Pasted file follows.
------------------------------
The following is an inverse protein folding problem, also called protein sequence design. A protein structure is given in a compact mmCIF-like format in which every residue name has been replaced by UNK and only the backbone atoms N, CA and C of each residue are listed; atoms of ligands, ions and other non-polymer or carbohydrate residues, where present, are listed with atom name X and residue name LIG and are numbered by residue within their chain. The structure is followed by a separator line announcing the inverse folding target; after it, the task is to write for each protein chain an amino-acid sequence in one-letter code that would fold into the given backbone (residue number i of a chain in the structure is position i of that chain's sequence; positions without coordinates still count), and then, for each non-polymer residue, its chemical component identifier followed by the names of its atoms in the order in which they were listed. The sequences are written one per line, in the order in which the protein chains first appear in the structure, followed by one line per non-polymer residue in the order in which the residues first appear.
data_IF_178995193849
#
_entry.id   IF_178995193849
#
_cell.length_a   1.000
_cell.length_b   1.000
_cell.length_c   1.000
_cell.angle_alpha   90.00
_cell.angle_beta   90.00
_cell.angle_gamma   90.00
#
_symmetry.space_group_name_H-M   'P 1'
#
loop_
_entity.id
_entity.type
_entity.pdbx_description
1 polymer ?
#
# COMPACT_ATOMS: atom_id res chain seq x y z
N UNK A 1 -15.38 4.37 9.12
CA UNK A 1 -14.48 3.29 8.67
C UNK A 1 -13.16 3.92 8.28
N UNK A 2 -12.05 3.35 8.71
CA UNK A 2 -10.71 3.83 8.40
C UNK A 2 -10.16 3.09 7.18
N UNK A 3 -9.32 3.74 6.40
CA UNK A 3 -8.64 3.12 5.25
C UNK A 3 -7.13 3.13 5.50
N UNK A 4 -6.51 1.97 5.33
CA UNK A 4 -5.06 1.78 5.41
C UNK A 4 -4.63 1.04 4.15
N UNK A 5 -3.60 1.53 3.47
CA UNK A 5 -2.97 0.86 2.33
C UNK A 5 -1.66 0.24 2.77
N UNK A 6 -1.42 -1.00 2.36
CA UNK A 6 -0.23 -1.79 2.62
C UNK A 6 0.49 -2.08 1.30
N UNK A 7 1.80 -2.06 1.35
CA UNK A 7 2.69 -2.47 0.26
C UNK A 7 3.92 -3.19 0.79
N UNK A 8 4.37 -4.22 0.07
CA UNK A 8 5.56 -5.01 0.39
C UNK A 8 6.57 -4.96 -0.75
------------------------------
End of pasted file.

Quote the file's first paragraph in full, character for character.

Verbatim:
The following is an inverse protein folding problem, also called protein sequence design. A protein structure is given in a compact mmCIF-like format in which every residue name has been replaced by UNK and only the backbone atoms N, CA and C of each residue are listed; atoms of ligands, ions and other non-polymer or carbohydrate residues, where present, are listed with atom name X and residue name LIG and are numbered by residue within their chain. The structure is followed by a separator line announcing the inverse folding target; after it, the task is to write for each protein chain an amino-acid sequence in one-letter code that would fold into the given backbone (residue number i of a chain in the structure is position i of that chain's sequence; positions without coordinates still count), and then, for each non-polymer residue, its chemical component identifier followed by the names of its atoms in the order in which they were listed. The sequences are written one per line, in the order in which the protein chains first appear in the structure, followed by one line per non-polymer residue in the order in which the residues first appear.